Strik­ing, ram­pag­ing sol­diers should be thrown out in dis­grace

Weekend Argus (Saturday Edition) - - ISSUES -

THERE’S a Latin phrase, quis cus­todiet ip­sos cus­todes? (who guards the guards them­selves?), beloved of aca­demics when they pon­der tyran­ni­cal so­ci­eties where there is nei­ther bal­ance nor sep­a­ra­tion of power.

Plato asked the ques­tion first and the Ro­man poet Ju­ve­nal coined the phrase. Nei­ther meant it lit­er­ally.

Yet it’s a ques­tion star­ing us in the face this week af­ter 3 000 sol­diers, mem­bers of the South African Na­tional Force Union, protested on the grounds of the Union Build­ings.

They were armed. They went on the ram­page, and the po­lice stepped in and dis­rupted the il­le­gal protest, but not be­fore a Mil­i­tary Po­lice ve­hi­cle was set alight and the egos of some of the more mil­i­tant were se­ri­ously dented un­der a hail of rub­ber – both bul­lets and ba­tons.

In typ­i­cally South African fash- ion, al­most im­me­di­ately the de­bate went up about (a) the sol­diers’ demo­cratic right to strike and (b) the high-hand­ed­ness of the po­lice.

It is – even 15 years into our hard­won democ­racy – not just one of the most disin­gen­u­ous ar­gu­ments, it’s also dan­ger­ously flawed.

Sol­diers aren’t nor­mal cit­i­zens. The rights they are trained to give up their lives to de­fend are not ex­tended to them.

The de­fence force is not a democ­racy – there are no ba­sic con­di­tions of em­ploy­ment, cer­tainly no 40-hour work­ing week and no guar­an­tee of liv­ing to re­tire­ment.

Be­ing a sol­dier is danger­ous, which is why there is such a pre­mium on dis­ci­pline.

The Royal Navy dur­ing the time of Ad­mi­ral Nel­son was a bloody aw­ful place, so bad in fact that the navy used press gangs to cap­ture men to serve on the ships.

Their any in­fringe­ment was bru­tally pun­ished, from be­ing flogged to be­ing dragged un­der the keel of the ship and/or be­ing hanged from the yardarm.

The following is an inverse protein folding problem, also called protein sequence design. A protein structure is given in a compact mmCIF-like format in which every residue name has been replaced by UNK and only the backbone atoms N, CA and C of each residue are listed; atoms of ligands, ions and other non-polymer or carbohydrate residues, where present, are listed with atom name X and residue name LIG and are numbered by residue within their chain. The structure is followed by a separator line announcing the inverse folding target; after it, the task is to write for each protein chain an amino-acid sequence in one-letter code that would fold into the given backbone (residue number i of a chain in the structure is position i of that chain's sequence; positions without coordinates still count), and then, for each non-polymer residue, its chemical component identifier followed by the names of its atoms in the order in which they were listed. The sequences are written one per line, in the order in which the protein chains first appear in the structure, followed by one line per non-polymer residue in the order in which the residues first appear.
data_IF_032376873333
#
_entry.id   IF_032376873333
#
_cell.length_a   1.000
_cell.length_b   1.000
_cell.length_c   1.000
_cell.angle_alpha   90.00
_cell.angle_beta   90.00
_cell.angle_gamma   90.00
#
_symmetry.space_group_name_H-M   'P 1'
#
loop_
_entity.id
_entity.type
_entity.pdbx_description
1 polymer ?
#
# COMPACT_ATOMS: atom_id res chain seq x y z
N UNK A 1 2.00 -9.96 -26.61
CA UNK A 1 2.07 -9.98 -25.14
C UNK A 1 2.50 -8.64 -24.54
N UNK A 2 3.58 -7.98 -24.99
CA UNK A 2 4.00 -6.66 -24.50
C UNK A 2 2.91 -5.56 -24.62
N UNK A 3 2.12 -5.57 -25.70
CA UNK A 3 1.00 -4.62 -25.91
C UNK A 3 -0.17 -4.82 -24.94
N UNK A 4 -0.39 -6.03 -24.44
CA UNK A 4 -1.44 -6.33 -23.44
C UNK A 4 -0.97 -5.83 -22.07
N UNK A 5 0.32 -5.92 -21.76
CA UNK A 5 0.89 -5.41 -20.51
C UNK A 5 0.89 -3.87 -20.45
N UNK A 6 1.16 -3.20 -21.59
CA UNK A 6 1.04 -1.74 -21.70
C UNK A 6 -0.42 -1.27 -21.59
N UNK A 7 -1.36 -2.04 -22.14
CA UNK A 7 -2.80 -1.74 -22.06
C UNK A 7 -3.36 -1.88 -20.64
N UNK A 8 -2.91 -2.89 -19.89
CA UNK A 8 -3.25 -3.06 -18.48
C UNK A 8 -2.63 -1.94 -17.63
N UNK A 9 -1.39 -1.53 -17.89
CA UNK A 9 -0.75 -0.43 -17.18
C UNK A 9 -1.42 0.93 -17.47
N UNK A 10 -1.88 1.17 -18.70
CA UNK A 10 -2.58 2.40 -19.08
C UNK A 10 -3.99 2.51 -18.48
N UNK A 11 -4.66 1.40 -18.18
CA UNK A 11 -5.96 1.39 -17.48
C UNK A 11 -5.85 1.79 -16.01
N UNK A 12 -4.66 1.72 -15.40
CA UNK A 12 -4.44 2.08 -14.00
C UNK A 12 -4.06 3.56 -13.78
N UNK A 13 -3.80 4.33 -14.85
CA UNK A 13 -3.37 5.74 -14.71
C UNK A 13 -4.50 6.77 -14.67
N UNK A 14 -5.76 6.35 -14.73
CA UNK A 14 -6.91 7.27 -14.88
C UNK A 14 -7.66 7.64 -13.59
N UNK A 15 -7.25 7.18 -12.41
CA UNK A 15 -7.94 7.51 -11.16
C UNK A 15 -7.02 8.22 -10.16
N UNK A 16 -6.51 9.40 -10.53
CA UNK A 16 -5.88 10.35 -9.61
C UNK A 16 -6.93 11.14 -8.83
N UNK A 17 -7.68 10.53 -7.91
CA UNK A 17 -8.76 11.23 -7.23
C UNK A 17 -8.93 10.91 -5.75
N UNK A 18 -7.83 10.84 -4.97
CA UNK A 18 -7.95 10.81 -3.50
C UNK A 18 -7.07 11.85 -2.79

If they sur­vived, as Win­ston Churchill put it, bug­gery, rum and the lash that char­ac­terised life be­low decks, they would leave ser­vice with a very small pen­sion and the sat­is­fac­tion that they had served their coun­try.

In the process, though, the Royal Navy be­came the world’s best fight­ing force at sea and re­tained that po­si­tion for cen­turies.

The same hap­pened in the renowned Ro­man le­gions, the sol­diers who carved out the great­est em­pire the world had seen.

One of the lesser-known gifts they be­queathed us is the con­cept of dec­i­ma­tion, so beloved of head­line writ­ers and clichéd hacks.

Dec­i­ma­tion was a pu­n­ish­ment for a cow­ardly or muti­nous le­gion.

The em­pire could not af­ford to lose the en­tire le­gion of 10 000 men, so in­stead it would make an ex­am­ple no one would for­get.

The sol­diers were forced to draw lots un­til one tenth of their num­ber had been se­lected.

Th­ese sol­diers were then ex­e­cuted by ston­ing, sword or clubbed to death – by their peers.

There’s an ar­gu­ment that the SANDF is a cit­i­zens’ army, a corps of vol­un­teers, with no war to fight. It’s a flawed ar­gu­ment.

The SANDF has in­cred­i­ble for­eign re­spon­si­bil­i­ties, far more than its pre­de­ces­sors, the South African De­fence Force or Umkhonto we­Sizwe, ever had.

And peace­keep­ing de­mands a far higher form of dis­ci­pline than sim­ple war­mak­ing ever did.

South African sol­diers have mu­tinied be­fore. Lieu­tenant-Colonel Jopie Fourie springs to mind. He was shot by fir­ing squad.

There are those who ar­gue that the 3 000 pro­test­ers did not mutiny, that they were not in uni­form and they cer­tainly didn’t have their ser­vice weapons. They are right. They will be eter­nally grate­ful for that small tech­ni­cal­ity.

What the sol­diers did do was af­front the high­est seat of power in this coun­try. They threat­ened the po­lice.

They shamed them­selves and the proud or­gan­i­sa­tion they serve and they fright­ened the hell out of this coun­try in the process.

I don’t think they should be shot, but I do think they should be thrown out in dis­grace.

They’ve lost the priv­i­lege of de­fend­ing us and that’s ex­actly what be­ing a sol­dier is all about. And if you can’t hack it, don’t sign up in the first place.

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